Perhaps it's Martin Holmes who foresaw that the divorce—Holmes and Cruise had a prenup, so money questions were forgone—would turn on a so-called spiritual custody dispute. "Spiritual custody" is a fascinating phrase; it refers to a child's education and environment—the set of facts, beliefs and practices they're modeled and taught. Holmes's lawyers were especially strict about Katie keeping control over family's choice of nanny and what Cruise could say to Suri about her mother's status as a non-Scientologist. Jeffrey Shulman, a professor of law at Georgetown, told the Los Angeles Times that a judge could intervene if the religion was used to turn Suri away from Holmes because she was not an adherent. (Shulman believes the law should protect children better against religious coercion.)
She got out! She's free! The tabloids, which have been rooting for Katie from the start, now post—nearly every hour—photos of Holmes looking radiantly happy. Like actually sanguine and not actress-sanguine, with her rose-red daughter and her proud Catholic mom. In a flash, Holmes is divorced and has full custody (Cruise gets a "meaningful relationship" with Suri)—along with a contractual say in what Cruise can do with his daughter.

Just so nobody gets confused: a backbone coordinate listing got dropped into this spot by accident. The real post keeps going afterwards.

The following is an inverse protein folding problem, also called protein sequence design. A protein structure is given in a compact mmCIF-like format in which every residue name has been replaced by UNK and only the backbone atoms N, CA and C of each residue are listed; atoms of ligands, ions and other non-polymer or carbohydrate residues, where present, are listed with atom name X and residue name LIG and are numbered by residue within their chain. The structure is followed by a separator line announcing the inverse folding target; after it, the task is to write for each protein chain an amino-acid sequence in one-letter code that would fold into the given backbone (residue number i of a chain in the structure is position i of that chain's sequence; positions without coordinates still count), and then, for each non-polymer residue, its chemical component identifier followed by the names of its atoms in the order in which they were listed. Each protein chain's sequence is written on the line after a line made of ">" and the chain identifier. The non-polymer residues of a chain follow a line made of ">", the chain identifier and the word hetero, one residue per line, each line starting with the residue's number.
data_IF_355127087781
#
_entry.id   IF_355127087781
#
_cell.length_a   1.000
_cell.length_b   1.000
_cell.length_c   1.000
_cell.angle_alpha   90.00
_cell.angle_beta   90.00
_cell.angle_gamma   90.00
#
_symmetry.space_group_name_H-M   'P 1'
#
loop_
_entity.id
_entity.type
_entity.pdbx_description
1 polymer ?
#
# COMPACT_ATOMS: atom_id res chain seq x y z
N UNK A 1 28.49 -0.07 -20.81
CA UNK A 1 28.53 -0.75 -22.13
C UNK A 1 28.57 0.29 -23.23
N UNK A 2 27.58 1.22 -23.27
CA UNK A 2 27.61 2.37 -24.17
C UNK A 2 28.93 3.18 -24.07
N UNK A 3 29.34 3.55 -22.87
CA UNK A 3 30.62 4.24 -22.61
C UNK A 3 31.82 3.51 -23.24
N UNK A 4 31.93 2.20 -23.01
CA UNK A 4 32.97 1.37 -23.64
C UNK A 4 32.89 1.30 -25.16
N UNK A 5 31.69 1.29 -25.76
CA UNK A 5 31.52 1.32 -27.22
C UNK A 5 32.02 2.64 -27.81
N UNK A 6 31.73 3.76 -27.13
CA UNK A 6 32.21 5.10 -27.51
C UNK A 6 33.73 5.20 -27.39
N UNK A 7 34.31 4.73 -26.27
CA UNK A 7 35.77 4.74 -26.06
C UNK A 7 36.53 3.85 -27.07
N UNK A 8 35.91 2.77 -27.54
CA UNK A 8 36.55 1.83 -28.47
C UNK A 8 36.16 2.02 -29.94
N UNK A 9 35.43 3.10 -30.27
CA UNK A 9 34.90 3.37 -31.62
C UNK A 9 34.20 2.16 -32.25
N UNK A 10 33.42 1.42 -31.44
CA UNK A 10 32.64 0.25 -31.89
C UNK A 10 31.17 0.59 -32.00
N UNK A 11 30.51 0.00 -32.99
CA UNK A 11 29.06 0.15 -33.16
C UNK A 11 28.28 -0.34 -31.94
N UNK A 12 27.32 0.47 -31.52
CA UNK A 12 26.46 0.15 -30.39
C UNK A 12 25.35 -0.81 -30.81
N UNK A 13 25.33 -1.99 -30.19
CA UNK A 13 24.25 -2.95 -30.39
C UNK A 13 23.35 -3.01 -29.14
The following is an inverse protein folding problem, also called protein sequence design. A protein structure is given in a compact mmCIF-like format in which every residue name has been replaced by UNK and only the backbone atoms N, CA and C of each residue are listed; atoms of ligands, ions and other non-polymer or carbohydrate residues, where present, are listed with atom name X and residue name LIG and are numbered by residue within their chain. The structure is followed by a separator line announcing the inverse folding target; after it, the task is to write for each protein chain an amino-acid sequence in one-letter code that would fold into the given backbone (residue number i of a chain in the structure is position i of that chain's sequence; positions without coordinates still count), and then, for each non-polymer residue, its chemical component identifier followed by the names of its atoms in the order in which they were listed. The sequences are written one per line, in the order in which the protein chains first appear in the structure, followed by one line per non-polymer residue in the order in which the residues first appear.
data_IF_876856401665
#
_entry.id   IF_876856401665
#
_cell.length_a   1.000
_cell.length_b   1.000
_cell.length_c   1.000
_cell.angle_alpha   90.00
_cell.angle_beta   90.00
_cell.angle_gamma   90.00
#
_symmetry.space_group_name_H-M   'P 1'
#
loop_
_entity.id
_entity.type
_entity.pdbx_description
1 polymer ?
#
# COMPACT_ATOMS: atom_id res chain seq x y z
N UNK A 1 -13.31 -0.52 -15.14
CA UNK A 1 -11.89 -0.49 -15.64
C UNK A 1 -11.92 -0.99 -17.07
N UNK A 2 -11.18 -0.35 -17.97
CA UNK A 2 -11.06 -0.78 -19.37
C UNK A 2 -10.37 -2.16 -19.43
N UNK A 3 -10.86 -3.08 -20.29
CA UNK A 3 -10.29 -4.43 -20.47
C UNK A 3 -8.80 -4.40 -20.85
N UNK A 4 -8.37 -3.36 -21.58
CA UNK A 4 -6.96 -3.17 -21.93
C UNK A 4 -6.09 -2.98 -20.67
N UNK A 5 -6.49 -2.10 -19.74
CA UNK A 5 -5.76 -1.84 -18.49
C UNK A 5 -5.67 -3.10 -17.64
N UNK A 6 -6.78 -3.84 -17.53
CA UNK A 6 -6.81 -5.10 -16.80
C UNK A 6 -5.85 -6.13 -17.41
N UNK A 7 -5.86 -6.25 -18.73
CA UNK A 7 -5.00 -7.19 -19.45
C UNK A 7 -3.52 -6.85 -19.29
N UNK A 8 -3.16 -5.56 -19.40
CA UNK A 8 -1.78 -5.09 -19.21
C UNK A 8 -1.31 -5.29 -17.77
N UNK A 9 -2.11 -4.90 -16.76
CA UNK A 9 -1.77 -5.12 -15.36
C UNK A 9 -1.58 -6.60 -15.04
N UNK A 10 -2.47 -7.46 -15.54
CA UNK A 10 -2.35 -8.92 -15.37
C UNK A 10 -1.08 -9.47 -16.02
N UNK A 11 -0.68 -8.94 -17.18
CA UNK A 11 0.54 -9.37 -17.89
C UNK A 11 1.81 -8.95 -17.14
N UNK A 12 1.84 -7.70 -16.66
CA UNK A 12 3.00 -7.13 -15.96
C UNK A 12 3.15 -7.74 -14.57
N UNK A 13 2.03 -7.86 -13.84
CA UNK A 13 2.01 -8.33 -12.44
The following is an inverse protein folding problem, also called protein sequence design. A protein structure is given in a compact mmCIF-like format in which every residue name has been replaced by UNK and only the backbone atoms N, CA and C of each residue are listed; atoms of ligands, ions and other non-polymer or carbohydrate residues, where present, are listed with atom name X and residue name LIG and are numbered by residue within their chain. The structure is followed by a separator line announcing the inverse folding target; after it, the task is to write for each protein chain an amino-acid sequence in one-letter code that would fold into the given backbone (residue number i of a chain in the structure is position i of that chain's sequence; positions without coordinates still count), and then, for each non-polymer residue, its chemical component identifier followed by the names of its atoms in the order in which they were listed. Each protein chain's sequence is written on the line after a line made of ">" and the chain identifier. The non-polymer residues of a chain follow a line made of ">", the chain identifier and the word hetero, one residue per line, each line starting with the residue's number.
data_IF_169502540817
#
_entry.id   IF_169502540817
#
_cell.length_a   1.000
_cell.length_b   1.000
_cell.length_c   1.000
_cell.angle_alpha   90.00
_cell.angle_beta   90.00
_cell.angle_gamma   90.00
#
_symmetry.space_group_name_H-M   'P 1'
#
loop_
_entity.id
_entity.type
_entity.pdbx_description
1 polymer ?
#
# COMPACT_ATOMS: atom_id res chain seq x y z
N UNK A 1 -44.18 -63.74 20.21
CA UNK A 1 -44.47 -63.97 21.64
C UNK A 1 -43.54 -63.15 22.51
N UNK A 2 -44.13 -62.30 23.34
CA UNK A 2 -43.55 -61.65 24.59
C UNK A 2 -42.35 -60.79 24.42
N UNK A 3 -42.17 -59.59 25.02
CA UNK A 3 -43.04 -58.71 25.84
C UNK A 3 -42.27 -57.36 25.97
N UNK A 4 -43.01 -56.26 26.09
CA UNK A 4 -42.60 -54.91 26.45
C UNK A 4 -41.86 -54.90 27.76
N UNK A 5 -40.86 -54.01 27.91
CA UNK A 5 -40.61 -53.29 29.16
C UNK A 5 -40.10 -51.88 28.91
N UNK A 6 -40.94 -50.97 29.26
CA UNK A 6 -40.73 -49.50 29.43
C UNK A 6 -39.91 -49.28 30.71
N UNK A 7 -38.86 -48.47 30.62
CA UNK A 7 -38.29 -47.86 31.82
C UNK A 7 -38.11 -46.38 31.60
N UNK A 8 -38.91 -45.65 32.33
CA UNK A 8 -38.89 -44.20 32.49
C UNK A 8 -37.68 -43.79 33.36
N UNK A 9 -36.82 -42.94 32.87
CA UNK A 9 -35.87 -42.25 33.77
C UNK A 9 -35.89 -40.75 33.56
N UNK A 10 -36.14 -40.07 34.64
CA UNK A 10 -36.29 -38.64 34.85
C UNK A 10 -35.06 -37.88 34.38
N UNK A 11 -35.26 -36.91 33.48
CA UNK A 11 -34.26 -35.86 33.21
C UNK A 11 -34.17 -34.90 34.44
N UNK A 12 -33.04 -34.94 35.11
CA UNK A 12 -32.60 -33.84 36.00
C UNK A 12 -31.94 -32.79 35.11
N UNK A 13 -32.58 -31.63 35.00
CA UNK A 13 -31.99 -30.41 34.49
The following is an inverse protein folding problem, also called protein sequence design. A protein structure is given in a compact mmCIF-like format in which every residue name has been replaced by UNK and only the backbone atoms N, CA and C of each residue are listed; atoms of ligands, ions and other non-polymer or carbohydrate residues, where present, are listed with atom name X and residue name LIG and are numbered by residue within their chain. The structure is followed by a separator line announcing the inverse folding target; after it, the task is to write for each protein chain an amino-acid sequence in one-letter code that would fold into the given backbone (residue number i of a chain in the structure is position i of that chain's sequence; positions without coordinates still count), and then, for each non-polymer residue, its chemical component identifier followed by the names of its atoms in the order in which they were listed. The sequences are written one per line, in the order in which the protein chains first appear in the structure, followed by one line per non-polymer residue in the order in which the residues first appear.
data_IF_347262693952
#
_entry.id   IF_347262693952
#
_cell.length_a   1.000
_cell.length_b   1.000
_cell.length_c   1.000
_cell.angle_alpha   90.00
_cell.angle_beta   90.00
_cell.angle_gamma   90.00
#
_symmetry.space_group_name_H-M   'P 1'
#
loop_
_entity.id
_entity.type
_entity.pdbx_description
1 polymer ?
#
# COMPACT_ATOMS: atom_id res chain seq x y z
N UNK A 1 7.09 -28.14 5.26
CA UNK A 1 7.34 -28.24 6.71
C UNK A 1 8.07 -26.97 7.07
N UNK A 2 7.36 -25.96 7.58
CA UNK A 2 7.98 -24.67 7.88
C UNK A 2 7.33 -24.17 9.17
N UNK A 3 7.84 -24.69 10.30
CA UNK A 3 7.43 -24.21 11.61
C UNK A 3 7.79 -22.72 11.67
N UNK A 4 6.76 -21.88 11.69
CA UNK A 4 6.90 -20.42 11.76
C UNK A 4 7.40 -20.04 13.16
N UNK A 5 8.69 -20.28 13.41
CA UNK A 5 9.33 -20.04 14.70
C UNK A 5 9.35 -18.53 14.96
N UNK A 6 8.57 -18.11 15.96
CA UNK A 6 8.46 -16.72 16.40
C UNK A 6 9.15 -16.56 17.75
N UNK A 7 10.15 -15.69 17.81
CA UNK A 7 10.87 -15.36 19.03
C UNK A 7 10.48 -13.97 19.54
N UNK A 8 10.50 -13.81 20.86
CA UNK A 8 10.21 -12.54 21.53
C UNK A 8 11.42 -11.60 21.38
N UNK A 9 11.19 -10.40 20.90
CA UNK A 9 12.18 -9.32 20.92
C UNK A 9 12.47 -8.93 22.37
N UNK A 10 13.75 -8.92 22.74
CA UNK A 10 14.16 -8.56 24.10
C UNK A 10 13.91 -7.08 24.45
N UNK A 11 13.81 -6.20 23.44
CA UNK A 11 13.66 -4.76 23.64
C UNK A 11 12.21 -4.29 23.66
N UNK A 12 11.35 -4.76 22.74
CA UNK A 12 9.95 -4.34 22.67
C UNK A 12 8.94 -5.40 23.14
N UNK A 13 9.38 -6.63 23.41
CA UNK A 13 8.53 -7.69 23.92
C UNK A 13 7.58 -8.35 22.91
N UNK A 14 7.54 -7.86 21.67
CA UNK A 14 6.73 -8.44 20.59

As celebrity disputes go, Holmes has pulled off the biggest rout in memory. What Tina Turner did for battered women by breaking away from Ike, Katie Holmes has done for spouses and children suffering from religious abuse and coercion. She fought bullying with bullying. She beat Tom Cruise. She beat Scientology. It's not too much to call her a feminist hero.
Cutaway shots of Cruise in Iceland show him looking grim but handsome again, especially for 50. He's filming a movie called "Oblivion," and he appears more robotic and focused than ever.